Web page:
It was at Boyne City, where I had arrived at one o'clock in the morning, after having worked hard all the day and evening before in selling a couple of very large bills. On reaching there I learned that the only boat leaving for Charlevoix within the next twenty-four hours was to leave at six o'clock in the morning; and as I must make that town next, I determined to rout my Boyne City customer up at once, sell him what he needed, and take the first boat.

He lived over his store, and as there was an outside stair-way, I went up and called and rapped loudly on the door.

The dog barked furiously, and judging from the noise, must have knocked the cook-stove down, and the cat got covered up in a tin boiler and made a terrible racket; the children began screaming, and my customer's wife shouted "murder!" at the top of her voice. I stood my ground, and kept rapping. He grabbed the old shot-gun and yelled:

"Who is there?"


"Johnston the fisherman?"


"Johnston from the lumber camp?"

"No sir, Johnston the jewelry-man."

"From Chicago?"

"Yes sir, from Chicago; and I want to sell you a bill of jewelry right away."

"Goodness' sakes! Can't you call to-morrow?"

"No sir; business is too brisk. I must sell to you to-night so I can leave on the morning boat."

The whole family got up and came down stairs in the store, and I finished up with them about five o'clock in the morning, after selling a large bill of goods.

On my arrival at Charlevoix I found several traveling men at the hotel, and among them one who was traveling for a wholesale grocery house. While I was busy arranging my jewelry before calling on my customers, I heard this man say:

"I had big sales yesterday. I sold a car-load each of rice, nutmegs, cinnamon and pepper, besides three hundred barrels of flour, and as many chests of tea."

On hearing this statement I immediately recognized the voice, and remembered having heard the same story before, somewhere. Upon looking at the speaker I also recognized his face, and turning to those present, said:

"Gentlemen, I know this man sold that many goods, for I heard him tell the same story at St. Mary's, Ohio, about four years ago, and I know it's true or he wouldn't keep telling it."

Of course he was offended and insulted, and denied the charge; but when I recalled to his mind the hat trade I made with him and the dollar he paid me to boot, he laughed, and said he remembered it; but he laughed more heartily when I told him it was a put-up job, and how glad I was to get the dollar. I then gave him a nice rolled-plate vest-chain—an article he very much needed, and which made him feel that his dollar had been well invested.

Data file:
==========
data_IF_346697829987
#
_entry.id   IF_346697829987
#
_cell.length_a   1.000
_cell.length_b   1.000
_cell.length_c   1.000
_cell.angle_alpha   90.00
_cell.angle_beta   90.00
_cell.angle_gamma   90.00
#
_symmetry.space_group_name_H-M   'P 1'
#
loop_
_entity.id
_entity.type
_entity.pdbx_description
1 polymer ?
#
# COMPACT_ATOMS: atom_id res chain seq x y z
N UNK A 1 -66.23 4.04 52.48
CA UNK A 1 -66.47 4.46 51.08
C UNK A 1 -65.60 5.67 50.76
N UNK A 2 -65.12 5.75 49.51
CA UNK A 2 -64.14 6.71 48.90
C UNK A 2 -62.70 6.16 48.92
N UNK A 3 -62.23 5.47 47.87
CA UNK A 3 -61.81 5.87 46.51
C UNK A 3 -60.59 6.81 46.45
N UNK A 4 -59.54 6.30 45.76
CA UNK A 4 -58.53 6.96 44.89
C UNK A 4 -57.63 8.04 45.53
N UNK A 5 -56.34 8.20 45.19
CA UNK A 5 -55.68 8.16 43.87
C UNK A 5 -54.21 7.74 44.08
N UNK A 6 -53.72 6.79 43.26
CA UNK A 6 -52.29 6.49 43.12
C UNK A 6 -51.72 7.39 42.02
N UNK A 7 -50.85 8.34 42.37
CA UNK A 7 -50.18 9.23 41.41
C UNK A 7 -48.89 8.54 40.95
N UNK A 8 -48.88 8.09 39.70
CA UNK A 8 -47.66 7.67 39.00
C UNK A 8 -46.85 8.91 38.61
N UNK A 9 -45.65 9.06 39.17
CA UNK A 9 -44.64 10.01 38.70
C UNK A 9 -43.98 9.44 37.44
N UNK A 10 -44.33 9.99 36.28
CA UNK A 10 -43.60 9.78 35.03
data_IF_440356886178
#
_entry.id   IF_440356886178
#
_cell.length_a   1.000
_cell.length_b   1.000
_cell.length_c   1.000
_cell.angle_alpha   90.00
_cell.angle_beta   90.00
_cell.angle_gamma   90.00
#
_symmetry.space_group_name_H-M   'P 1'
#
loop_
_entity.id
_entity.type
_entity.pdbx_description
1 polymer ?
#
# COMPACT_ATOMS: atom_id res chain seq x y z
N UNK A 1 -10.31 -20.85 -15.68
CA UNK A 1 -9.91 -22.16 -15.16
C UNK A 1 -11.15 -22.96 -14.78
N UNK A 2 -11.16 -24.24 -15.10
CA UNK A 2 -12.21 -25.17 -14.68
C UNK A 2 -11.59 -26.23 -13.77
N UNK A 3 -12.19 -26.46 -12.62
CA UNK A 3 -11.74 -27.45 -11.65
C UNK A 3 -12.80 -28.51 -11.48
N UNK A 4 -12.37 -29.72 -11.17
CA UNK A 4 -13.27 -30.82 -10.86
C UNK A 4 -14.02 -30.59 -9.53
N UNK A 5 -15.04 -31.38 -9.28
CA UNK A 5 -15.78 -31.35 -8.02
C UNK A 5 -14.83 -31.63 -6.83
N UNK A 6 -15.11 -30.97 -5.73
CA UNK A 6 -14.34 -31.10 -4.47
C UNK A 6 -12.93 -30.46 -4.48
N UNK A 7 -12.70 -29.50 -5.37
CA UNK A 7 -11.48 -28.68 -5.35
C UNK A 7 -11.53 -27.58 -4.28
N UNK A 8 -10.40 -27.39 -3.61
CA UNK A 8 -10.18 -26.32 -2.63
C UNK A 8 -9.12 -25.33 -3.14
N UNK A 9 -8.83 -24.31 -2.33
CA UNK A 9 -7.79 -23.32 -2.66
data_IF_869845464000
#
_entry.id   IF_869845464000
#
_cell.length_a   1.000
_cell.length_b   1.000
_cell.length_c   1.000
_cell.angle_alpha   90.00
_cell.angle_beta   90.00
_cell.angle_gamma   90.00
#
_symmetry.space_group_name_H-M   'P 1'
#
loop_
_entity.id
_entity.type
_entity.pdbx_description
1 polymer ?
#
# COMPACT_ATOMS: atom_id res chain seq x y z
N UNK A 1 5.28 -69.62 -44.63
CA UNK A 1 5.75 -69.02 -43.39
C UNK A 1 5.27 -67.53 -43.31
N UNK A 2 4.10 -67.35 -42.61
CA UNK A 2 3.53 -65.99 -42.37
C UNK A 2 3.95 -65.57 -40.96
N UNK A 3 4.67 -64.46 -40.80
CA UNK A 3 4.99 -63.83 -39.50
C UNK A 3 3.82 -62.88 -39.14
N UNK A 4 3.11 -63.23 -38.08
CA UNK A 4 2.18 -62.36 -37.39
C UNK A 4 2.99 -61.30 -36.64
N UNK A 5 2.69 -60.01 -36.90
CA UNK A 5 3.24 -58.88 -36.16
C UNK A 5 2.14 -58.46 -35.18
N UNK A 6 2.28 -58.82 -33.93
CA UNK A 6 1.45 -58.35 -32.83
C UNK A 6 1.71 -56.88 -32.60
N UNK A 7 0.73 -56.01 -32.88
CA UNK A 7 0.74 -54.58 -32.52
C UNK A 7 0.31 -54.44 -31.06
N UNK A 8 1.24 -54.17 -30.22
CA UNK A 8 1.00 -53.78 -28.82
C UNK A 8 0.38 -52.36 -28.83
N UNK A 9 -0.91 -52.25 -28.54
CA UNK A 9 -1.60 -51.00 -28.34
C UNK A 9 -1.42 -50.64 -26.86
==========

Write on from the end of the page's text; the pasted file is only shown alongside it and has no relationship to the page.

When the first of January came I found myself in very good shape, with a satisfactory profit for my year's work.

I now began thinking about opening an establishment of my own. About this time Mr. Weil, with whom I still made my headquarters, informed me that he was going to retire from the jewelry business, and offered to sell his large safe, all the office fixtures and a large stock of jewelry, to me, and give me all the time I needed to pay for them. As his prices were low enough, and terms all that could be desired, I jumped at the chance, and in a few days found myself in his debt several thousand dollars.

When I saw his shrewdness in picking me up—a total stranger—and helping to push me "to the front," and to where he could make good use of me himself, I could but admire him for it, and felt more than ever like patronizing him, as it seemed to me like encouraging enterprise to do so. I have never had reason to regret my dealings with him, and as he is a man of large means and wide influence, and has repeatedly given me to understand that he stood ready to back me for any amount, I have reason to believe that he has no complaints to make of my business transactions.

After buying him out I rented an office and store room of my own at 243 State street where I am still located, and began a genuine wholesale jewelry business.



While traveling in Northern Michigan I came across a young man clerking in a dry-goods store in a small iron-mining town, who expressed a desire to go on the road for me as traveling agent. His employer said:

"Oh, Bert is thoroughly honest and trustworthy, and naturally a capable fellow; but I think he is rather too unsophisticated to act in that capacity, as I don't believe he has ever visited a town of over three hundred inhabitants in his life."